Normalized, background-adjusted counts for each miRNA were converted to miRNA copy numbers using a standard curve generated from the dilution series of the six positive controls in each sample. The miRNA copy numbers obtained from this standard curve are based on 10 ng of total RNA in a sample. For the cellular miRNA, these copy numbers are converted to miRNA copy numbers per cell using the total RNA measured in a sample after TRIzol extraction and the total number of cells from which this RNA was derived. An estimated efficiency of 75% for the TRIzol extraction of cellular RNA was taken from the literature (29) and applied to carry out this conversion. An efficiency of 100% was assumed for the ethanol purification following TRIzol extraction, since the measured total RNA concentration did not change significantly before and after this purification step. EV miRNA copy numbers per cell were similarly obtained from the total amount of RNA measured after TRIzol extraction and the total number of cells from which the EVs were derived. For this conversion, we assumed an efficiency of 15% in isolating EVs from the cells using sequential centrifugation/ultracentrifugation based on previous work that reported this efficiency to be between 5% and 25% (29). An efficiency of 10% for EV RNA recovery by TRIzol extraction was estimated by comparing the total EV RNA concentration measured after hypotonic lysis of the EVs with that measured after TRIzol extraction. EV RNA recovery in the ethanol purification was estimated to be 19% from direct measurements of the total RNA concentration before and after this step. We note that an alternative, “spike in” method of normalization using the mean of several stable RNAs added after the ultracentrifugation steps and before the TRIzol extraction could account for the overall loss of miRNA during the TRIzol extraction. This “spike in” method using synthetic miR-39 has been applied to determine PCR amplification efficiencies for miRNA derived from exosome samples compared with miRNA derived from supernatant fractions (30).
The NanoString assays were also evaluated by computing a sampling efficiency, a lower detection limit, and an interassay reproducibility. An average sampling efficiency of approximately 1% was obtained by taking the difference between the counts observed in the assay and the actual theoretical number of molecules for each of the six positive controls in each sample. The lower detection limit was defined as the concentration above which the normalized counts for the dilution series of positive controls from 128 fmol/L to 0.125 fmol/L were not significantly different from the average background. This detection limit was determined to be 0.125 fmol/L or 25 to 50 counts. Reproducibility was assessed by the linearity of log–log plots of miRNA copy numbers derived from independent assays.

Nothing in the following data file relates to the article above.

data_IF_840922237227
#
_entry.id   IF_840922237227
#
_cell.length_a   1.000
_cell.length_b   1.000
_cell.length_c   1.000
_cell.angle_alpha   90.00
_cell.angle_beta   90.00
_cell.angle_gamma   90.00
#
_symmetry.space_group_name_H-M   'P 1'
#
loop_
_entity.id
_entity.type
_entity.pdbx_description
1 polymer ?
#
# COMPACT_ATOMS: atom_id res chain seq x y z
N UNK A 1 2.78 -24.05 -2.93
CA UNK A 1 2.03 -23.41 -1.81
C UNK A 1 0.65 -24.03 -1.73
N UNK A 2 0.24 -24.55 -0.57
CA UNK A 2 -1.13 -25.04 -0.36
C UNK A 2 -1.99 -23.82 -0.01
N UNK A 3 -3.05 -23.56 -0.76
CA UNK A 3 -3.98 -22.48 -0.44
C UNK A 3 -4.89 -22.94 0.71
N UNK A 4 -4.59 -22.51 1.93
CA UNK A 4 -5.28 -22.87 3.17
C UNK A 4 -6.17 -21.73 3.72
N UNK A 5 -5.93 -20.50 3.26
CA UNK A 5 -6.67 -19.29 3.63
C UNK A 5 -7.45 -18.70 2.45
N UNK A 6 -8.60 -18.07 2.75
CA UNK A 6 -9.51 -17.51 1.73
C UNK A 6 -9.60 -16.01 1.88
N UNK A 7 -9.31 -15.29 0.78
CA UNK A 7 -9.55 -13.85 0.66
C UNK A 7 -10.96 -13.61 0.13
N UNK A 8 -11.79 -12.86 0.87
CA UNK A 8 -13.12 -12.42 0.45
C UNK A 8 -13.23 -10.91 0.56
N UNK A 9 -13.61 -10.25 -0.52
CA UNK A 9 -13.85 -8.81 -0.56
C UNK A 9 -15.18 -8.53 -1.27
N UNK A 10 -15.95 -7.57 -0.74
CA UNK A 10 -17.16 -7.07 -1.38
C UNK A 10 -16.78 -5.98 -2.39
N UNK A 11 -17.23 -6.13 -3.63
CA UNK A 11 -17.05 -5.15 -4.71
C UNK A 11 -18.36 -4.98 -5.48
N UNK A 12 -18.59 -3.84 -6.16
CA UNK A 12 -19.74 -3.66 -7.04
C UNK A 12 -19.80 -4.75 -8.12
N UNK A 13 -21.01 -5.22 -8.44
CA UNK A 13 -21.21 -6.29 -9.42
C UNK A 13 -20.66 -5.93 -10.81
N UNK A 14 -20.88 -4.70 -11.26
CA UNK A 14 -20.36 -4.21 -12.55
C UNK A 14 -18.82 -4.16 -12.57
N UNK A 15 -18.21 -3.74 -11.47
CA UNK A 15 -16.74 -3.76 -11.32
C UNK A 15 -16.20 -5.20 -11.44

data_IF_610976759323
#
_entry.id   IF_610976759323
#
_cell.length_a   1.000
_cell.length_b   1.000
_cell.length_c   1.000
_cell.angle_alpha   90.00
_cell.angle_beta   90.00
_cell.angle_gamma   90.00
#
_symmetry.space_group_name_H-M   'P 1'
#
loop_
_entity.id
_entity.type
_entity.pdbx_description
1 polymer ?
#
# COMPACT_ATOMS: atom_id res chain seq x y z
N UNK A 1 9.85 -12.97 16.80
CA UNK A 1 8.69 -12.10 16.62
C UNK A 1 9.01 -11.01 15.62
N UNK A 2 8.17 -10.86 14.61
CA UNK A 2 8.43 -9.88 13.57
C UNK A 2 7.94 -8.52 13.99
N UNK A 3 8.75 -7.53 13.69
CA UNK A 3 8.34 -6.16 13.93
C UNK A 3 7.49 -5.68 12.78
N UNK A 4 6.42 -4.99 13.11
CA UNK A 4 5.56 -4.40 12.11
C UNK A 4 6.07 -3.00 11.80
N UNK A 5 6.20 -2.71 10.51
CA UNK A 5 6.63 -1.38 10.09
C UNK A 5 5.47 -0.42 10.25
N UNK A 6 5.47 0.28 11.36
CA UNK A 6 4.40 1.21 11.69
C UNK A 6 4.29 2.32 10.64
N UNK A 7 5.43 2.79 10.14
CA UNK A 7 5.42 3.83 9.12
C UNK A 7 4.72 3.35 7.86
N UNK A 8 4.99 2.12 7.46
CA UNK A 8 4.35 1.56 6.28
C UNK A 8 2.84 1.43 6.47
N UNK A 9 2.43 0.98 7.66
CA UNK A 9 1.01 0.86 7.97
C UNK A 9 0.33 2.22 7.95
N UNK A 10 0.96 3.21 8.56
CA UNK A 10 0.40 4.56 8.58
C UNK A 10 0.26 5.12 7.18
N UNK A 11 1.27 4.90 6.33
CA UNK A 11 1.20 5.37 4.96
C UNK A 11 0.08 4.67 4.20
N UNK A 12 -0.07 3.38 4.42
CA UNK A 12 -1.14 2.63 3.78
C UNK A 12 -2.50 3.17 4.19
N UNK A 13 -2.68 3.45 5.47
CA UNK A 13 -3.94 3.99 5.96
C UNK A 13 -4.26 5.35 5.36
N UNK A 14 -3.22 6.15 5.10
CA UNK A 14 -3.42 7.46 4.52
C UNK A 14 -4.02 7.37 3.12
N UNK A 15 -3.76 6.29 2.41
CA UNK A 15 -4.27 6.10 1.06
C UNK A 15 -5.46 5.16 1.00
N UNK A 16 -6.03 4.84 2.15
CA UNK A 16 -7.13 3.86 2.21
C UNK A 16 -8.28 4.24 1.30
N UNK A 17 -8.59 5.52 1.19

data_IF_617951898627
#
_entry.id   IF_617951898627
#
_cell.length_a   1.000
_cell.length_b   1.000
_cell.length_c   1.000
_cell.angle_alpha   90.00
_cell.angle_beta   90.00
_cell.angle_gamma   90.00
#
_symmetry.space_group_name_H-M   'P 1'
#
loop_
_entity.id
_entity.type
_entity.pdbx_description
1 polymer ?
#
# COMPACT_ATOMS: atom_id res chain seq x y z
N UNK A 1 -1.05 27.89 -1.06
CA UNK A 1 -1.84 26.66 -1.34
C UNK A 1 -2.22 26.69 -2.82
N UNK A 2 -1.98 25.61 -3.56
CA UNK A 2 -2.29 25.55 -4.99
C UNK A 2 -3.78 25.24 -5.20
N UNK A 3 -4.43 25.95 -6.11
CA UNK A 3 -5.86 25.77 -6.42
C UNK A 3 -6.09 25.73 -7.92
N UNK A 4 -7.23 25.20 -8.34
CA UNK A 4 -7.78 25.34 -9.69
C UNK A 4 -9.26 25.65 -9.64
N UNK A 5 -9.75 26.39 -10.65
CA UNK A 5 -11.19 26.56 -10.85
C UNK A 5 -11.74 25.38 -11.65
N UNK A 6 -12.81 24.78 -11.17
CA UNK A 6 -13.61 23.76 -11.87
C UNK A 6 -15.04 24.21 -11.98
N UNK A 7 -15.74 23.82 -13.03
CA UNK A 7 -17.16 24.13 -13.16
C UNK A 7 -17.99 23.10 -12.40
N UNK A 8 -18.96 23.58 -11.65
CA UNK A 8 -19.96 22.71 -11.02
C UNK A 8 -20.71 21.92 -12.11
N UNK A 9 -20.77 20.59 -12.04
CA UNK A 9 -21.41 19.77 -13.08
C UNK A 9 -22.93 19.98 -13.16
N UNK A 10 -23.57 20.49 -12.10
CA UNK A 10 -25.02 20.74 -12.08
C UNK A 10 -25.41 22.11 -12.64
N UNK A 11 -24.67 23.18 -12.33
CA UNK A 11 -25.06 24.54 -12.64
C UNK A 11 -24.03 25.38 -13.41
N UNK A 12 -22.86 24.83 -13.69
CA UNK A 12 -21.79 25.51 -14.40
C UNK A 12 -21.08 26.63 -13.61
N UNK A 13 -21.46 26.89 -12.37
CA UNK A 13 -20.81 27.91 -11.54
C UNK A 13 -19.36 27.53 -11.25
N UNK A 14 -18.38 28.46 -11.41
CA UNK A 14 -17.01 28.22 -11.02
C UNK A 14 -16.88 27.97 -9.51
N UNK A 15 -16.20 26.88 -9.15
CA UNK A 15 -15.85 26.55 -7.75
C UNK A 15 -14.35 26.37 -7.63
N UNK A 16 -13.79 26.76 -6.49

The qRT-PCR assays were performed using TaqMan Assay kits (Applied Biosystems) according to the manufacturer's protocol (31). All reactions were performed in triplicate. Reverse transcription (RT) was carried out using the TaqMan miRNA RT kit with 10 ng of total RNA per 15 μL RT reaction. The reactants were incubated in a thermal cycler for 30 minutes at 16°C, followed by 30 minutes at 42°C and 5 minutes at 85°C, and then held at 4°C. No-template controls and RT minus controls were also performed. PCR was carried out in a 20-μL reaction volume containing 3 μL of RT product and 1 μL of TaqMan probes specific for each miRNA. The reaction mixture was incubated at 95°C for 10 minutes, followed by 40 cycles of denaturation (95°C for 15 seconds) and extension (60°C for 1 minute).
Measured Ct values were converted to miRNA copy numbers using standard curves obtained by reverse transcription and amplification of synthetic miR-21 and miR-720 (Integrated DNA Technologies). These miRNA copy numbers were converted to copy numbers per cell, as described above in the analysis of the NanoString miRNA data, using an efficiency of 75% (10%) for the TRIzol extraction of cellular (EV) RNA, 100% (19%) recovery of cellular (EV) RNA in the ethanol purification, and an efficiency of 15% for isolating EVs from the cells by sequential centrifugation/ultracentrifugation.
Dynamic light scattering
Relative EV size distributions were measured using a BI-200SM Laser Light Scattering Goniometer (Brookhaven Instruments). Samples consisted of 1 mL of EV suspension equilibrated at room temperature. The samples were diluted to the required range of 10 to 200 kilocounts per second (kcps). All measurements were made in triplicate.
Cryo-transmission electron microscopy
Samples were prepared within a Controlled Environment Vitrification System (CEVS) at 25°C and 100% relative humidity. A 10-μL suspension of EVs was applied onto glow discharged Lacey Formvar/Carbon 200 Mesh copper grids (Ted Pella, Inc.) and blotted before plunging into liquid ethane. Vitrified grids were transferred to a Gatan cryo-sample holder and visualized in a FEI Tecnai G2 Spirit electron microscope. The microscope was operated at 120 kV and under low-dose conditions to minimize radiation damage to the samples. The total electron dose was between 10 and 100 e−/Å2. Images were captured on a 4k × 4k Gatan Ultrascan CCD camera at magnifications of ×4,800, ×18,000, and ×30,000.
Anti-CD63 antibody microarray assay
Microarrays were fabricated by printing a solution of the anti-CD63 antibody on polyacrylamide film-coated glass slides using a PerkinElmer Piezorray noncontact microarrayer, as described in detail elsewhere (32). Unlabeled and DiI-labeled EVs were contacted with the antibody microarray. The unbound, unlabeled EVs were collected for dynamic light scattering (DLS) measurements of the size distribution, which was compared with the measured size distribution of unlabeled EVs in solution before contacting the microarray. Microarray images were acquired with a ProScanArray fluorescence scanner (PerkinElmer). Image quantification and data analysis were performed using ScanArray Express 3.0 (PerkinElmer) and JMP 6.0 (SAS) software.